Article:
Fat Sherpa tour

I’ve always loved how bikes can take you to places you may not go otherwise.  Backcountry skiing is much the same and it’s a close second in my genetic makeup.  Combining the two is something I’ve dabbled in before (spring peak skiing around Brainard Lake, Colorado) but never in winter.  Fatbiking has exploded the possibilities of where you can go self-powered in winter; it’s changed how I look a the landscape and what routes and areas I want to explore. It will help having a fatbike to cruise up those flat approaches that are horrible to skin up and back on skis.

Fat sherpa  -bridge
The Fat Sherpa on Barker Pass road, crossing Blackwood Creek. Notice anything missing…? (I left my poles at the car.)

The idea for this ‘ski-pannier’ rack came into my mind when we were about to move from Colorado and there were still many peaks I’d never skied or even seen in winter.  The one stuck in my head was Elk Tooth near Buchanan Pass in the northern reaches of the Indian Peaks Wilderness.  The approach starts as a common snowmobile route taking off from Camp Dick (yes, that’s its real name).  It’s relatively flat for around 8 miles before getting to the base of the St. Vrain glaciers and Elk Tooth Mountain. Much of that approach is not in Wilderness so you can legally ride it with a fatbike.  Very few skiers go up there in winter since it’s such a long flat ski in AND out.  I made it 5 miles up on a tour one time but it’s just as slow coming back as going in, it’s a tour best done as an overnight.  Anyways, this is a “fat sherpa tour” that I’d like to come back to someday.  That’s why the custom ski-rack for the fatbike.  I love riding the fatbike for riding’s sake, but it gives it more meaning if it’s also for something else whether that’s bike commuting, courier, or just transporting your crap to do something fun.

Barker Pass road, heading into the cloud where snow started to fall.

This weekend’s tour started with a simple Google search, “long flat backcountry ski approach Tahoe.”  It’s that easy these days to find stuff.  Luckily for the newly transported (like me), people share on blogs and forums where they like to ski and where frankly it sucks to ski.  I typically like those places that suck to ski because (1) there’s usually nobody there, (2) they’re usually more of an adventure, and (3) it’s rare that backcountry skiing ever really sucks and if it does you didn’t look hard enough.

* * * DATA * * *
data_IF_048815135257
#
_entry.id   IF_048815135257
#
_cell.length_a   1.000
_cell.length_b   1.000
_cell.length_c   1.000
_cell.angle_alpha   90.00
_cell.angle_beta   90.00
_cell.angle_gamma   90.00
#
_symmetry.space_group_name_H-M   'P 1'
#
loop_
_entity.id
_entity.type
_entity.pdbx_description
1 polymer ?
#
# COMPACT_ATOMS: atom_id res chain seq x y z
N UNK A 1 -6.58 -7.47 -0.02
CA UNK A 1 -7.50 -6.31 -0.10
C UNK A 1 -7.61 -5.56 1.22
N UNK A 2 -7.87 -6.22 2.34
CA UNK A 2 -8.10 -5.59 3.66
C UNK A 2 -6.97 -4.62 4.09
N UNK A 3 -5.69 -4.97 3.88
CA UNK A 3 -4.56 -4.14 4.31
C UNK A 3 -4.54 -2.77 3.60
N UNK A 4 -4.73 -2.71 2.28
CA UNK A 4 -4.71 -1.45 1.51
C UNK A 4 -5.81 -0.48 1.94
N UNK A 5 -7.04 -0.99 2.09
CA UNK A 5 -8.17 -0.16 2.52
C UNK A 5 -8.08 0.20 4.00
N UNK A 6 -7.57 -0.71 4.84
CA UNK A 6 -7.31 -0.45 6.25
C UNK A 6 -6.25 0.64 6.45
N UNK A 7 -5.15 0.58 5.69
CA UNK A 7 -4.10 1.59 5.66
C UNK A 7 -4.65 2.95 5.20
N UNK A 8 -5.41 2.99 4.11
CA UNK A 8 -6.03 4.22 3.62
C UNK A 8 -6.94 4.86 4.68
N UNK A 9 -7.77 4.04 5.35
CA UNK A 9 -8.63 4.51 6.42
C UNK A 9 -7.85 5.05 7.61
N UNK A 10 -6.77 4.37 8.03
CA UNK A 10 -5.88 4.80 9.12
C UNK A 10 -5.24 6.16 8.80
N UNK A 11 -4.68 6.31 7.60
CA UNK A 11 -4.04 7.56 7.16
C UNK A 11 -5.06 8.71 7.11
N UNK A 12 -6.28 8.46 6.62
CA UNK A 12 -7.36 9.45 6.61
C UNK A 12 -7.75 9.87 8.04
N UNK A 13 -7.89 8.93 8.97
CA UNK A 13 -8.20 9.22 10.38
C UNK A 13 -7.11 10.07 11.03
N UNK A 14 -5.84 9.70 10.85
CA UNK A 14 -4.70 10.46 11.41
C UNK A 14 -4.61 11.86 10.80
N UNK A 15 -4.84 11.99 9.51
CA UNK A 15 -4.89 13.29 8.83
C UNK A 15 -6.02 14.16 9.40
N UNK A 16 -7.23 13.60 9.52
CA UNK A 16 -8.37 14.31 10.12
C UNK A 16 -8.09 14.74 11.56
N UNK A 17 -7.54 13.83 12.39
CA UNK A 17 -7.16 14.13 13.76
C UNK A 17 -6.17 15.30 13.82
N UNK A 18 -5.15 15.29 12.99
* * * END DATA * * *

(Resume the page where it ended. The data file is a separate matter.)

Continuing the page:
The weather has been very odd this winter.  If it’s any indication of climate change, skiers will be an endangered species.  We’re entering our 2nd year of drought in California and one of the worst snowpacks in history.  Only in February did we get some significant snow (up to 9 feet a few weeks ago, and 3 feet this weekend).  But it’s been so warm that there’s been a lot of rain mixed in with the snow.  After that first February storm Lake Tahoe was noted to have risen 6″…that’s a lot of moisture!

Getting up towards Barker Pass, about 4 miles in.

When I started out riding up Blackwood Canyon at lake level in the rain and slushy snow I had low expectations and didn’t expect it to get much better.  But the road climbs 7.5 miles to Barker Pass (the internet said only 5 mi. BTW…) and it had to be better 1,500ft in elevation higher.

Once at the top i was fully drenched from the inside and out.  My friends know I carry a big pack with “too much stuff.”  Today is one of the days when it panned out.  The Sherpa carried a second set of baselayers, a puff jacket, and two extra pairs of gloves. Before the ski I swapped into dry and warm clothes.  I didn’t have any plans but to find some powder turns.  Visibility was poor so I skied by braille using the topo to find some northwest glades that had good snow.  A nice 800ft vertical later I skinned back up to the bike and headed down the pass before dark. (I had started late or else i’d have wanted to do a few more laps!)

One of the goals of the day..
To lessen the width and weight on the rack for the downhill I stuffed the boots in my cavernous Ortovox Haute Route 45 to replace the clothing i was now wearing.

Notes on the bike’s geometry: Having that much weight (and those are pretty light skis and boots!) on the rear tire really accentuated the short chainstay, long front center geometry.  I had trouble keeping the front wheel weighted on the downhill and washed out a bit more than expected.  I didn’t notice it much on the uphill except for when i’d have to dismount and the bike wanted to do a wheelie and slam me to the ground as i stepped off. For future Fat Sherpa bikes i’ll make them with longer chainstays to better distribute the rider’s weight between the two wheels and also for the stuff i carry.  For now i’ll just stuff a couple of bricks in my handlbar bag when riding with skis 😉

Off course while poking around the south face.

My other weekend day I didn’t bring the bike and just toured around Castle Peak off Donner Pass.  The approach was under 2 miles so the Fat Sherpa really wasn’t needed.  The main trail led into the clouds where visibility was pretty poor, but i could see it’s a very cool area with lots to come back and explore. There is a bike-able snowmobile trail here too that would be worth checking out.

Some of the lower glades near Castle Peak.
Not the best snow conditions, just too warm and wet, but it’s so good to get up and out there.

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